YEO VALLEY & SUTTON BINGHAM
WEATHER: clear sky to start, cloudy with long sunny spells. Temp 18C
There was a beautiful clear blue sky waiting to greet me this morning and there was much better light than yesterday. I left the flat just before 7am and walked to the stream, taking the track southward as I have done during the last few walks. I never went into the wooded area but stayed in the meadow to watch the hedge as it had lovely warm sunshine on it.
A pair of starlings were looking very dapper in their new winter plumage, they were hanging around their nest hole on the telegraph pole. I then spent an hour or so watching anything that moved along the hawthorn hedge and in the ash, the sallows, oaks and sycamores behind the hedge. It took a while before some activity started, it was a couple of Chiffchaffs that moved into view first, I followed them along the hedge hoping for more birds to appear, but nothing did.
Blackcap in the hawthorn hedge
After walking to the next bridge over the stream, where I saw Grey Wagtail, I found that there was a bit more activity in the hedgerow. I got onto a Blackcap before finding a SPOTTED FLYCATCHER, the latter is a great bird for my local patch and only my third of the year in Stoford. The bird flew off along the hedge and I failed to relocate it at first.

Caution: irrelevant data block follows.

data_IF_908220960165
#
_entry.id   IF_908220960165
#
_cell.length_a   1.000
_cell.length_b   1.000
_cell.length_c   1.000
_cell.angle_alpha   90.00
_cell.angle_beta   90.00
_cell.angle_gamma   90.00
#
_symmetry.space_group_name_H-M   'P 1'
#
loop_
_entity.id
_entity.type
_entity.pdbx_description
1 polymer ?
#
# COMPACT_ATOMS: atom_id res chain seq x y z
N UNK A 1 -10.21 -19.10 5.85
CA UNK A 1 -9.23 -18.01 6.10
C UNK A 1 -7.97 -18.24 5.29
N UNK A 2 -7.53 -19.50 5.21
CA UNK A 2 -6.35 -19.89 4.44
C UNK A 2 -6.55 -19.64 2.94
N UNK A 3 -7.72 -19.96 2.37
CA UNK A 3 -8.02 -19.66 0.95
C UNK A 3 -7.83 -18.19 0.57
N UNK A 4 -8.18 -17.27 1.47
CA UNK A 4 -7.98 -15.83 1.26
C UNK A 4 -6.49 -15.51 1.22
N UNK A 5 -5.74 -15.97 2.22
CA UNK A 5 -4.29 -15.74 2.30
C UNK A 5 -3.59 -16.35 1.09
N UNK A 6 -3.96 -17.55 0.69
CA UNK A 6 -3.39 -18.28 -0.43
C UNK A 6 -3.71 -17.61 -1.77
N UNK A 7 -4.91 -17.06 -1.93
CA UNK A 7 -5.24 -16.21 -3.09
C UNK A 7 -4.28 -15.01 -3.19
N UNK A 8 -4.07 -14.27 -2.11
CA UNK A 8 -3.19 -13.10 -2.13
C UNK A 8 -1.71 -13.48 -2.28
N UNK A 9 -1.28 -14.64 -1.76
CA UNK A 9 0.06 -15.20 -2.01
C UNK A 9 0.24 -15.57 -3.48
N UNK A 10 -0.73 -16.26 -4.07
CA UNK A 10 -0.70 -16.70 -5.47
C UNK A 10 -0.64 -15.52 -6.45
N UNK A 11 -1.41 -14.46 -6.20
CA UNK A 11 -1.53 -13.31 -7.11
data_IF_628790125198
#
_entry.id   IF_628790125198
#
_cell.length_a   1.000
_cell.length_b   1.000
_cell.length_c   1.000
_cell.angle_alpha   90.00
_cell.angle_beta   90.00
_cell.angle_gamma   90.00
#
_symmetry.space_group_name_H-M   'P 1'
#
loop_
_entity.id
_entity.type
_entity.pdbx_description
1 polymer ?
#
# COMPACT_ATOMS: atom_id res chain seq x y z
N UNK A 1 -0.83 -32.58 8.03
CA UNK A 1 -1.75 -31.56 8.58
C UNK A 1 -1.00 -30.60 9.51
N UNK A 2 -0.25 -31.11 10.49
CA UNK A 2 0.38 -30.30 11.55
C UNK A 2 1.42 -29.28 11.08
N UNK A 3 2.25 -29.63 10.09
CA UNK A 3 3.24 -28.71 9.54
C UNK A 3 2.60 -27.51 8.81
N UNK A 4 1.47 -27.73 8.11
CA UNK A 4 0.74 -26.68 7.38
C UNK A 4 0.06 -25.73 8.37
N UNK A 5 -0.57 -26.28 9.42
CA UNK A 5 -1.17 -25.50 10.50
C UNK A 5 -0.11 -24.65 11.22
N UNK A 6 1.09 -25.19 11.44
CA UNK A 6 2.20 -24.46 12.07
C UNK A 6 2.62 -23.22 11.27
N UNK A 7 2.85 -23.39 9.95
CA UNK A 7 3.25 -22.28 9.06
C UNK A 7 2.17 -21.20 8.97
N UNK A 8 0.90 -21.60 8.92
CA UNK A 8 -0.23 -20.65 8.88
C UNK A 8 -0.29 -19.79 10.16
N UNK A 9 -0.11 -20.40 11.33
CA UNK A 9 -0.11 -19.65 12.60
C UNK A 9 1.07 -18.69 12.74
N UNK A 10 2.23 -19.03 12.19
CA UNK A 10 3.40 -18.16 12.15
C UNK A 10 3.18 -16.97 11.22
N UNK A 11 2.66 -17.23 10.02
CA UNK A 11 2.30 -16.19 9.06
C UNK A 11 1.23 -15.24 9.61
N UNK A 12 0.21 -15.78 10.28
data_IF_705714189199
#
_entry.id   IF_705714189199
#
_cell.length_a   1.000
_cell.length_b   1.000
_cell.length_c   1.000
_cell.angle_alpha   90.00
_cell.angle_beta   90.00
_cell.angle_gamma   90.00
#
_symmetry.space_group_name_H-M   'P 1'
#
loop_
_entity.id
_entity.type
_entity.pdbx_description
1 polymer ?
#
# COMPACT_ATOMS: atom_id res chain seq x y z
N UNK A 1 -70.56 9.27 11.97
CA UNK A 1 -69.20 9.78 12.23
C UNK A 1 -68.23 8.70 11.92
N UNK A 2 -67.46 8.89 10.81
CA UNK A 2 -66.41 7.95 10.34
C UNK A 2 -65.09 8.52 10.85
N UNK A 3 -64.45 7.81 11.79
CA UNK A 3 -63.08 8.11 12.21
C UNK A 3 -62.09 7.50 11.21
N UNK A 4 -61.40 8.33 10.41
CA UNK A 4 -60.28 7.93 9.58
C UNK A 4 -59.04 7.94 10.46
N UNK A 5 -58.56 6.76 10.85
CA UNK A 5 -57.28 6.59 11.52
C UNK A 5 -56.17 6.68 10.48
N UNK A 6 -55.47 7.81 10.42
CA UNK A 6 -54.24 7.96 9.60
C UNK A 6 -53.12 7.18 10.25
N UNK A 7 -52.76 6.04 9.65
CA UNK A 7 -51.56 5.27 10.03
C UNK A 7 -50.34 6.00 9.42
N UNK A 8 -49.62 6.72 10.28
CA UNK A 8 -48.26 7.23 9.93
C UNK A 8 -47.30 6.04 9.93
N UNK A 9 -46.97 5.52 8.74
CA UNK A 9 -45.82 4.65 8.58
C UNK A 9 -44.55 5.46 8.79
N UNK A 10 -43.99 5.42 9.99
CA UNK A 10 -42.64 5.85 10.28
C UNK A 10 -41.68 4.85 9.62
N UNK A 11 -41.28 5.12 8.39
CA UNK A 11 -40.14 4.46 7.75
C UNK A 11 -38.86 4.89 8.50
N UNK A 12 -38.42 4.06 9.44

As I walked back down the hedge the flycatcher flew past me and landed in the same tree as before, this time it posed nicely for the camera, shazam, in the can!! Further scrutiny of the hedge and the meadow produced little else. I did see a bunch of 15 Barn Swallows and a similar number of House Martins, three Ravens flew over, a few Herring Gulls drifted by but no more migrants were seen.
Before I went home I made a quick visit to Sutton Bingham Reservoir, my first stop was at the south side of the causeway where I scanned a distant field full of cattle in the hope of seeing Yellow Wagtails. Well, I did see a whole flock of them but they were very far off. I made a quick count and as I reach 20 all of a sudden they all flew up and disappeared out of sight. After a while a few of them came back, I counted 13.
From the causeway I saw a single Pied Wagtail and all the usual ducks, geese, grebes and moorhens. From the watch-point at the southern end of the reservoir I saw 3 Common Sandpipers and 6 Common Teal. Midway along the southern arm of the water a huge flock of large gulls were amassed, I counted 68 LBB Gulls and over 80 Herring Gulls.
I left at 10am and the only other species recorded were those that visited my feeders which included a pair of Coal Tits.